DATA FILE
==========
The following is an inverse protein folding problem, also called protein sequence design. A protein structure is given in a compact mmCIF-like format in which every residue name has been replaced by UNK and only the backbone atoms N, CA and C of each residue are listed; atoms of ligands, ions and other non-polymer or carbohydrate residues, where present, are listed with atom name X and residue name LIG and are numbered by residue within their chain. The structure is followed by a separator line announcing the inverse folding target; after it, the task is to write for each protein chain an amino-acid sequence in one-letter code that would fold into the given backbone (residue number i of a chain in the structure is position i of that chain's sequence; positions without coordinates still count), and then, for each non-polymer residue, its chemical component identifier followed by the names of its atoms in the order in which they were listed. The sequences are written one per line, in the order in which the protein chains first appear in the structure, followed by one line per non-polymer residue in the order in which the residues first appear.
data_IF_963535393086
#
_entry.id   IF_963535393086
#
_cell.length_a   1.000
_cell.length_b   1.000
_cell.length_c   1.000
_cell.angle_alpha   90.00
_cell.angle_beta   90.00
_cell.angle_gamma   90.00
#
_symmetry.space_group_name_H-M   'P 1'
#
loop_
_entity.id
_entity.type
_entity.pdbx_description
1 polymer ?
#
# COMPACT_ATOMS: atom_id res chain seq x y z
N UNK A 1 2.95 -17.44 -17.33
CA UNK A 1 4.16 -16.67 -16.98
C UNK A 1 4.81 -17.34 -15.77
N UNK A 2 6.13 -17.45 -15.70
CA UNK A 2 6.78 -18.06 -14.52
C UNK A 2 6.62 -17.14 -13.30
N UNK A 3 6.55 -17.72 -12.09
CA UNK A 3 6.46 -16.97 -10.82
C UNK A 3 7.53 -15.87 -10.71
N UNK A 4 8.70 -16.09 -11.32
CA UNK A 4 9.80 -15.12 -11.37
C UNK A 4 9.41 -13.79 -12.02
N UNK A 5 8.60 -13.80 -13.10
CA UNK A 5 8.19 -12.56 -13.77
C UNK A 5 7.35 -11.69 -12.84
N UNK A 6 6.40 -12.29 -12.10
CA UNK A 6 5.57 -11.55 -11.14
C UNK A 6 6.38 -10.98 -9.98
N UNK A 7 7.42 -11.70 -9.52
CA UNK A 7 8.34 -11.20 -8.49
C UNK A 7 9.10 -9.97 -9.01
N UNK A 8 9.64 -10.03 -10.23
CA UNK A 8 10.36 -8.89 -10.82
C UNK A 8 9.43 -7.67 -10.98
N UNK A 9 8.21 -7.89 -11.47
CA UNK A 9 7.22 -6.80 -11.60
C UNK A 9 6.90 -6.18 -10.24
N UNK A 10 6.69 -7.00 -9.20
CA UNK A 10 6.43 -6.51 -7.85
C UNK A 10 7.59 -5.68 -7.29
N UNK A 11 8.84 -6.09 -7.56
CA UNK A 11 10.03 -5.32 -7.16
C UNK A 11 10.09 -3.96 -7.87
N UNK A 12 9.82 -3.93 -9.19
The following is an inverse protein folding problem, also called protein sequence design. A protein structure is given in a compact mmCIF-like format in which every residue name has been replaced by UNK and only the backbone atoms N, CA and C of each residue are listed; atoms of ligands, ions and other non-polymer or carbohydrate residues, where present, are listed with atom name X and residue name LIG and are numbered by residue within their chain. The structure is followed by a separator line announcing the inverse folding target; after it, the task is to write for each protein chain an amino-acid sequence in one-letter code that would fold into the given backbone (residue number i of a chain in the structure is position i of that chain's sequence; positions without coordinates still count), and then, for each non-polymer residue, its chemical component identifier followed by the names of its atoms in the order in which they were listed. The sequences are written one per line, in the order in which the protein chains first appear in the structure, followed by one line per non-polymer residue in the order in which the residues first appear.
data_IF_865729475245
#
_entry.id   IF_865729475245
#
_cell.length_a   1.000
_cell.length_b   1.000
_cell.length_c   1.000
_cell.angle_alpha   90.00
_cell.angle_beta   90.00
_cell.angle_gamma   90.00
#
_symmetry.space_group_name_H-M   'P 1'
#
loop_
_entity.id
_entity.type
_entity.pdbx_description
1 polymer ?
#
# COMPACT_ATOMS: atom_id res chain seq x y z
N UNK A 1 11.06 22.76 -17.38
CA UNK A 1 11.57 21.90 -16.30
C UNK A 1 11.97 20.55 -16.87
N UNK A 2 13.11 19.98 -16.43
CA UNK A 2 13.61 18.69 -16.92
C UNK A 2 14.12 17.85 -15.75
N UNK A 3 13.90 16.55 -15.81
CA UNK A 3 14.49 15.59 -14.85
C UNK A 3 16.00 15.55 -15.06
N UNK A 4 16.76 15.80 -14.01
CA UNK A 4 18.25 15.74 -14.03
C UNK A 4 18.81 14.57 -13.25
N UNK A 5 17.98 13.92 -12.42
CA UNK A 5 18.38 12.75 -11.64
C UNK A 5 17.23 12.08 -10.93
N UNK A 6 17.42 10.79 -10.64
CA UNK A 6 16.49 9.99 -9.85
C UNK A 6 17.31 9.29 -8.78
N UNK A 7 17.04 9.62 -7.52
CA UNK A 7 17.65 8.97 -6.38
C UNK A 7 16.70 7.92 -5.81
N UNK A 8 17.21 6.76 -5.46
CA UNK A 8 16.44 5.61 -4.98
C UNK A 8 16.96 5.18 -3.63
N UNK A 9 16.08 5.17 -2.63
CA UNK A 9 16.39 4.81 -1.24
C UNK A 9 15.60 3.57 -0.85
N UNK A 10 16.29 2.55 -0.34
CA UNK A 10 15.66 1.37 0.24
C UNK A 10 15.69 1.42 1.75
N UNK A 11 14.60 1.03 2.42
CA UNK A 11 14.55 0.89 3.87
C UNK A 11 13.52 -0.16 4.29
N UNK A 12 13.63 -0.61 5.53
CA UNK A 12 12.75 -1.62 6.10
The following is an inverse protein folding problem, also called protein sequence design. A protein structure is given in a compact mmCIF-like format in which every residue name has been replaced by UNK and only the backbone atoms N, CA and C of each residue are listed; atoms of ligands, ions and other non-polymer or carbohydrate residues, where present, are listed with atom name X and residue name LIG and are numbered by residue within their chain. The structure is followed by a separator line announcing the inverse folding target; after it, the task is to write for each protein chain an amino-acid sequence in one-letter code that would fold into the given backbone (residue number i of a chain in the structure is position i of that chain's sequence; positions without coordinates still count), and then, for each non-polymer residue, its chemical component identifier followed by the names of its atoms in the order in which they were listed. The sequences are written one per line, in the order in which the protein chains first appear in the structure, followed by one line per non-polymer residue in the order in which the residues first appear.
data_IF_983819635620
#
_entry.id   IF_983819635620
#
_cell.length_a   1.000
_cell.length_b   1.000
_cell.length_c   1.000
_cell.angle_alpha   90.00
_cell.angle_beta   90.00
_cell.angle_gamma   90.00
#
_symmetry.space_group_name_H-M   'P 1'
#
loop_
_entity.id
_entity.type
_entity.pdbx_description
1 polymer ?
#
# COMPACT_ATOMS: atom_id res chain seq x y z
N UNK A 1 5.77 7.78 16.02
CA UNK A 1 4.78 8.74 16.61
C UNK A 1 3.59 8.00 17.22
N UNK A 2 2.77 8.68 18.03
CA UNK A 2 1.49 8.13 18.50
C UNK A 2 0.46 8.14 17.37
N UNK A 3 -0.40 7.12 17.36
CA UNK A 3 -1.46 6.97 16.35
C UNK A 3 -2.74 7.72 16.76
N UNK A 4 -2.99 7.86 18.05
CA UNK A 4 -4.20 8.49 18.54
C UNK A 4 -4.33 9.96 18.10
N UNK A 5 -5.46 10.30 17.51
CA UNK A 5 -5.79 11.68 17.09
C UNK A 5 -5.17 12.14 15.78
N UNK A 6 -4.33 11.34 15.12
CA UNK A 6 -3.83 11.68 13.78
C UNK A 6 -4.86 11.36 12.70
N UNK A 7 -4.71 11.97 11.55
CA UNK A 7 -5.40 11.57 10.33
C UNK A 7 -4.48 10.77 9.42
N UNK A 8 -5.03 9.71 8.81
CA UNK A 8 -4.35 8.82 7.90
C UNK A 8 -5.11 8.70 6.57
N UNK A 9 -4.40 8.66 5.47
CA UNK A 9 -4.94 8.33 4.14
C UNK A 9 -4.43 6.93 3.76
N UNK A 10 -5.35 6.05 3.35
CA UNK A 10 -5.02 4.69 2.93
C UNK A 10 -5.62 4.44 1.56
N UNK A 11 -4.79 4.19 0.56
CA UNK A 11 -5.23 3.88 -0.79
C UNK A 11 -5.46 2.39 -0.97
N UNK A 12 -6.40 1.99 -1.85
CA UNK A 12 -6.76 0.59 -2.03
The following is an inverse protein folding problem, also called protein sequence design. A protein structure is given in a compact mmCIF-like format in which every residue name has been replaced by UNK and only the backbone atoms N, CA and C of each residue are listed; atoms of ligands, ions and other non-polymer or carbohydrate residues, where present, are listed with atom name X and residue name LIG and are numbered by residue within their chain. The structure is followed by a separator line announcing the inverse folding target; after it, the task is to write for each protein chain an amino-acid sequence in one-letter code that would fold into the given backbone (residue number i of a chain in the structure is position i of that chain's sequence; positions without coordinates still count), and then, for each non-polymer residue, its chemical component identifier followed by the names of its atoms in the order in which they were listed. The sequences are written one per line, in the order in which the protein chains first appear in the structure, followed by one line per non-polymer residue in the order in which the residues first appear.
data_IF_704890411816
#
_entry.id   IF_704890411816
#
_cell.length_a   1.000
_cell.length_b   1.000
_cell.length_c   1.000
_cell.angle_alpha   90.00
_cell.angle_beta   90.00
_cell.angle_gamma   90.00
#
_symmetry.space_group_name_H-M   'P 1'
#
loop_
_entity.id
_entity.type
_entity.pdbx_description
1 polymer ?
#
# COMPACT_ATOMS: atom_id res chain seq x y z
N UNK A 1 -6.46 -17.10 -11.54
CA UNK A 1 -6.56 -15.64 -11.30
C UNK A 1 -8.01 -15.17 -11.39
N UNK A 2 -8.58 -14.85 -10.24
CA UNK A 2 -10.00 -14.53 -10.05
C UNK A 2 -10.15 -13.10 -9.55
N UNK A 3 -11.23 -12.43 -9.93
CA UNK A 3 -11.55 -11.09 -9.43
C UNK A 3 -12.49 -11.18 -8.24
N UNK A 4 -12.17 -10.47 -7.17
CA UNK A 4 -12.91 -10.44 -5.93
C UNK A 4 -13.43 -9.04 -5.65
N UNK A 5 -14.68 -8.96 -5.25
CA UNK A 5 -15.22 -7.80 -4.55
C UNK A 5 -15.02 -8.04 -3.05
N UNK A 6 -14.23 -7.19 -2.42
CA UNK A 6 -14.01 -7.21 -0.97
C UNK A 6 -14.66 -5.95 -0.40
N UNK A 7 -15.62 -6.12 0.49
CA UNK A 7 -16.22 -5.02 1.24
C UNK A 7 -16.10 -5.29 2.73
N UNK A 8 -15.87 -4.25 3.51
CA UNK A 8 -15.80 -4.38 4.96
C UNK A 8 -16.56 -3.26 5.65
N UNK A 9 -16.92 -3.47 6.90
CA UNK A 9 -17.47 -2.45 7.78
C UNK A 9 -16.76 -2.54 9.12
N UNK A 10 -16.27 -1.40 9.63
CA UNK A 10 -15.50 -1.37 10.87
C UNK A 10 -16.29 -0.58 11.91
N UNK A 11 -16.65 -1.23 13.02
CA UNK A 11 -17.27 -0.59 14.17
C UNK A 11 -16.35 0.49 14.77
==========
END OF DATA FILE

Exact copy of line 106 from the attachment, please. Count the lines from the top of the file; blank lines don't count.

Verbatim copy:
C UNK A 10 15.69 1.42 1.75